Sunday, June 01, 2008

What is Sin?

In my series on "What are We?" I said that we don't know who we are and that to discover who we are, we need to discover who God is. The problem with that is sin. In America today, we don't like to talk about sin - except for either communal sins or other peoples' sins. Theological progressives and theological conservatives like to focus on other peoples' sins rather than their own. But the question comes down to what is sin? How do we know what sin is? Is sin a specific act that is "wrong" for some reason? Is the definition of sin an arbitrary one from either God or from the Church?

Or, is sin a state of existence where we are separated from God?

I submit that sin is more our state of existence rather than our specific acts. True, specific acts can lead to separation from God. But why is that?

Well, God is the source of life and light. God caused all existence to be. Sin is turning away from that life. Sin is turning from the author of life. God does not require death as a penalty for sin so much as death is the natural consequence of sin.

One metaphor I like is space travel. I marvel at our ability to make probes enter orbit around planets in the furthest reaches of our solar system. If the probe is even one tenth of one degree off in it trajectory, it will miss its intended target and either collide with something or, more likely, just travel on into the coldness and vacum of space.

Our lives with God are like that. Sin takes us on an eternal trajectory away from God. Without some course correction, we will end up in the cold notingness rather than in orbit around the Son.

So, the penalty for sin is death and lonliness. But that describes the result of sin. How do we know what sin sinful? Well, I believe that we know what is sinful by what God has chosen to reveal in Holy Scripture. So, if we don't lie or have false gods and we obey all the commandments, then we are sinless? Right?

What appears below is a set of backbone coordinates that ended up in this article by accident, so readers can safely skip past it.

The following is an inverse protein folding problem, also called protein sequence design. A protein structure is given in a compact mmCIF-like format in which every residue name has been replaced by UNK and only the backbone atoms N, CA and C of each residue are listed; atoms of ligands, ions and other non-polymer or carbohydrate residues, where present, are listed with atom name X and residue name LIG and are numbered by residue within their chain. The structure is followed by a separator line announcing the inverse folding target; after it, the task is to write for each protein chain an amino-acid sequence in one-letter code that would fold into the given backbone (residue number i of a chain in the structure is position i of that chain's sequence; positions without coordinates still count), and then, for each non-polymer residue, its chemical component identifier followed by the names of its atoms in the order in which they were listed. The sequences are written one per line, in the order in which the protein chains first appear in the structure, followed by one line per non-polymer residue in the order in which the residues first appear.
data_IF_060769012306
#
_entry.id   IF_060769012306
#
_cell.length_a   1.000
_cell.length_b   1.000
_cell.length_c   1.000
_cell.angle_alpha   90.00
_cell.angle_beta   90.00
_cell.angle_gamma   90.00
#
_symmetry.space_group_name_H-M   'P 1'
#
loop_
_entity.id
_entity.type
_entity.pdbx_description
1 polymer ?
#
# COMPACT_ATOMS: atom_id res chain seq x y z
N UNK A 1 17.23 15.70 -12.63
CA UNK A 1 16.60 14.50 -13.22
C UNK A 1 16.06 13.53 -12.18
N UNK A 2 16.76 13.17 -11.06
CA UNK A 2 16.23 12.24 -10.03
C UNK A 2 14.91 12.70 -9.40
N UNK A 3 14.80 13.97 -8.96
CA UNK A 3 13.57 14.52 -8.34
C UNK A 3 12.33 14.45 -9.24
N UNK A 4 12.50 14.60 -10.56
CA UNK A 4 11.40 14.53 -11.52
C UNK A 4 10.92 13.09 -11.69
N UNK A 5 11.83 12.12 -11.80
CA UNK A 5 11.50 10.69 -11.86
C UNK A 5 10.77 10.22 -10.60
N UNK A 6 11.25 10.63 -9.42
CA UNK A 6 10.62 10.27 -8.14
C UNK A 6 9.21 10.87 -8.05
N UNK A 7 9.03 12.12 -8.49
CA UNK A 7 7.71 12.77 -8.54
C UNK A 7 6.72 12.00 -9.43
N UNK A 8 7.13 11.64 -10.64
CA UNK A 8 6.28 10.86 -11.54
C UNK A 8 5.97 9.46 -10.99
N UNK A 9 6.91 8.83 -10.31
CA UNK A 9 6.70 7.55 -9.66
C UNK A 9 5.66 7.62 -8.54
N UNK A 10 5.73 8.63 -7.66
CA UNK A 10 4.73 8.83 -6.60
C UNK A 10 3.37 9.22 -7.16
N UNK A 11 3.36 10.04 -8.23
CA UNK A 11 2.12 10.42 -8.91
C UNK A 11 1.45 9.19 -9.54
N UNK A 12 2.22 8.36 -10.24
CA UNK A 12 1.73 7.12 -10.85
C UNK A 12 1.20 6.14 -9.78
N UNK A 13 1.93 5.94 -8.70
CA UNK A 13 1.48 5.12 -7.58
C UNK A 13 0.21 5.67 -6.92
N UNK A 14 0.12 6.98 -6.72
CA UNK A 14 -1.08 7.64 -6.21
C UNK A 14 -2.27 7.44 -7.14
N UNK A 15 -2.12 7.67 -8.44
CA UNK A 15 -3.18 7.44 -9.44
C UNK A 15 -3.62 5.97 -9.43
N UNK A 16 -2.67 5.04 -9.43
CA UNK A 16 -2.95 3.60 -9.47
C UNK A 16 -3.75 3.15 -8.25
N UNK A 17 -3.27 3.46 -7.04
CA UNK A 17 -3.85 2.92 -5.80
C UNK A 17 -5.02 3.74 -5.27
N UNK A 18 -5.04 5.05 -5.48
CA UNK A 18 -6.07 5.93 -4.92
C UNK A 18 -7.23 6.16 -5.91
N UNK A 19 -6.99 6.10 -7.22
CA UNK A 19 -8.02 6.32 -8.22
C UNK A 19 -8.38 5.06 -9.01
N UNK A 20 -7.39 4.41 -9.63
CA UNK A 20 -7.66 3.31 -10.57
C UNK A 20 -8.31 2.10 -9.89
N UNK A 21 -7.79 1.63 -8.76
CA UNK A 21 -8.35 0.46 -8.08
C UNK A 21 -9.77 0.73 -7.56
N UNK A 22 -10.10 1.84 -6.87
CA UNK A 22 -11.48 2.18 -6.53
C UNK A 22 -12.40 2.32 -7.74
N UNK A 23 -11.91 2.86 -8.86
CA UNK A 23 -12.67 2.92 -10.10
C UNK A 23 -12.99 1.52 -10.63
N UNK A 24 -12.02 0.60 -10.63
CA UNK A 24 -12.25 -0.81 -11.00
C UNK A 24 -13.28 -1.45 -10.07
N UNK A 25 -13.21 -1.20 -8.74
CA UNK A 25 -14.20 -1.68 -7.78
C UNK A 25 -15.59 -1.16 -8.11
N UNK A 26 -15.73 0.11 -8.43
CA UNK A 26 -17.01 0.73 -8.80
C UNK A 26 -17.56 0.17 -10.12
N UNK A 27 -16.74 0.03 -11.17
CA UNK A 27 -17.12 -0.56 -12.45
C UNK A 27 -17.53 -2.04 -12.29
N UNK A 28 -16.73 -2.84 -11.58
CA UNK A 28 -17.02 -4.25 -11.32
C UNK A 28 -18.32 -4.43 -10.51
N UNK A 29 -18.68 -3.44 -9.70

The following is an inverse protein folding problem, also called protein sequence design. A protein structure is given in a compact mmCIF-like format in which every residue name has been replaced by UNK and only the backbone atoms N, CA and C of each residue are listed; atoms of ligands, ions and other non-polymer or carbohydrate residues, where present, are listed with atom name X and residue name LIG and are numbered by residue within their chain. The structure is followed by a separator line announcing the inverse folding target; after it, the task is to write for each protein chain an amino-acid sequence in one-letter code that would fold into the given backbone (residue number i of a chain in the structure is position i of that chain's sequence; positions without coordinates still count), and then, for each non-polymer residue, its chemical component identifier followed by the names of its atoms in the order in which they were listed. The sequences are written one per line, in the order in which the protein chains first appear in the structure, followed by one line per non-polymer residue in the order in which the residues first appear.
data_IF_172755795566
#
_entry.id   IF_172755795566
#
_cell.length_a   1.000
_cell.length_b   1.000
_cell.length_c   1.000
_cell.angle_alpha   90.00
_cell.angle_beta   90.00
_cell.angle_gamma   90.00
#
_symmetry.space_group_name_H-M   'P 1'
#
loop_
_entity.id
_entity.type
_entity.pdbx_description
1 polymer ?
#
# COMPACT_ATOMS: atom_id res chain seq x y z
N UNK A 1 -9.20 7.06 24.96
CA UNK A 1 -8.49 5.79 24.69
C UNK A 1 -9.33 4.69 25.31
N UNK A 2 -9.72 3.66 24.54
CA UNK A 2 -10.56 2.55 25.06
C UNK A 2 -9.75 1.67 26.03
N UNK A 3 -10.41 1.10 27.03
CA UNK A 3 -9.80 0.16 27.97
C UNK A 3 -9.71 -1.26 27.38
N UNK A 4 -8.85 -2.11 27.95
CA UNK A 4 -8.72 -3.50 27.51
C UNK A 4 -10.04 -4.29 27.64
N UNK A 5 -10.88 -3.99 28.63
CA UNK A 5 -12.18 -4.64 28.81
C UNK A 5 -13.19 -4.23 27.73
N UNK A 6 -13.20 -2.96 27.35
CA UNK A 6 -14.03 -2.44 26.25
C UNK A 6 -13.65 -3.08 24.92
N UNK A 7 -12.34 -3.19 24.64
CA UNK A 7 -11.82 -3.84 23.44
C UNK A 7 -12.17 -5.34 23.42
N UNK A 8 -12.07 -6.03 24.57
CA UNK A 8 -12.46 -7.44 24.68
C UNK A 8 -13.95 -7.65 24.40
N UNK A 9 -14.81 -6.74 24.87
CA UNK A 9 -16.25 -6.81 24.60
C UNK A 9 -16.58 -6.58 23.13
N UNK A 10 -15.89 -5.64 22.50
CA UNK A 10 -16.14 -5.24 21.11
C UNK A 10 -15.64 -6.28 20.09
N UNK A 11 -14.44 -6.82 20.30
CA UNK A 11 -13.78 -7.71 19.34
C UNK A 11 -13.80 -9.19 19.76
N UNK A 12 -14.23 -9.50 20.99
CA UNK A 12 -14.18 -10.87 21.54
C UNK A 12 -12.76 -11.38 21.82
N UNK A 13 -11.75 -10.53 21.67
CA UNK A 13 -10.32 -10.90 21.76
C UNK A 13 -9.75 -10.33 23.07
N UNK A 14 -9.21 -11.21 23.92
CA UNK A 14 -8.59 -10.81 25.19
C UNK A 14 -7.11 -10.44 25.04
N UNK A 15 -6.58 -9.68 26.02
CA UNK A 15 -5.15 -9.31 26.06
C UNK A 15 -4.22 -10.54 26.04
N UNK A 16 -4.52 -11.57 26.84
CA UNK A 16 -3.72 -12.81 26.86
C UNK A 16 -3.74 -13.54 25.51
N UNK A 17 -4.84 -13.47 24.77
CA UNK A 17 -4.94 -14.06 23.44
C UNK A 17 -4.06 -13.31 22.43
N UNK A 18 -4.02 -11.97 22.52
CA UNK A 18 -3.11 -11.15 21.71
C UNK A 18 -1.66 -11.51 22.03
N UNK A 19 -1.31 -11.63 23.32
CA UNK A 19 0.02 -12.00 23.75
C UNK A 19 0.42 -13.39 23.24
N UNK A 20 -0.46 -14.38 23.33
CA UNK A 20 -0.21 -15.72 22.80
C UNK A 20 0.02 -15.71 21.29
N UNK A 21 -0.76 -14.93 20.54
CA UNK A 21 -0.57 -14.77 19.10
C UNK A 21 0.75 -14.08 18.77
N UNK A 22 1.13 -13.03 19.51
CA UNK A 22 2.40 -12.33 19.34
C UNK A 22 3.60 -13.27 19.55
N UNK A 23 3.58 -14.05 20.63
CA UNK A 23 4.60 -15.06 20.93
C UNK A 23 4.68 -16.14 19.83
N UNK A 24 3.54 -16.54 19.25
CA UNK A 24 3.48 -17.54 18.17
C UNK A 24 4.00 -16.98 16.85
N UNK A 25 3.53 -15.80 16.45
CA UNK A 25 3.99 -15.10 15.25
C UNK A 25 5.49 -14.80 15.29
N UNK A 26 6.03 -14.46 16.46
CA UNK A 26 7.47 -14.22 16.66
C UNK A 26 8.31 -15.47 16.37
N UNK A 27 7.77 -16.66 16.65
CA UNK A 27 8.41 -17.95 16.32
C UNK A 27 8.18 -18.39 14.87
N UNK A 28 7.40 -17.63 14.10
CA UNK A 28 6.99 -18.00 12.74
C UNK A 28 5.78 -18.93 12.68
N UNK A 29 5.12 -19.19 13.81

Well, no. I am convinced that the more deadly sins are sins of attitude and will, not of action. We put our own wills and desires above what God has revealed to us and we put ourselves in the place of God. This is more deadly to us than any lie could be - well, it is a lie itself. It is saying that we can be like God. In fact, it is the First Lie (Gen 3:5).

Sin is more a state of rebellion against God. It is not just doing right or failing to do wrong Sin cna be found in doing the right thing for the wrong reasons and in doing the wrong thing for the right reasons. It seems that we can't escape sin or sinning.

Now, here is what I call the Great Paradox of Christianity. We want to be "like God" by our own devices. We want God's life and we tried to take it and to take God's role. In doing so, we fall and fail. We end up dark and alone in nothingness. But (and here is the paradox) God wants to give us His life. God wants to make us "like God." We can't grasp God's gift of eternal life, we can only receive it! That is one of the meanings of Grace - God's gift of New Life and the strength to live that new life from God's resources, not from our own. This gift of New Life comes to us because of the death and resurrection of Jesus Christ.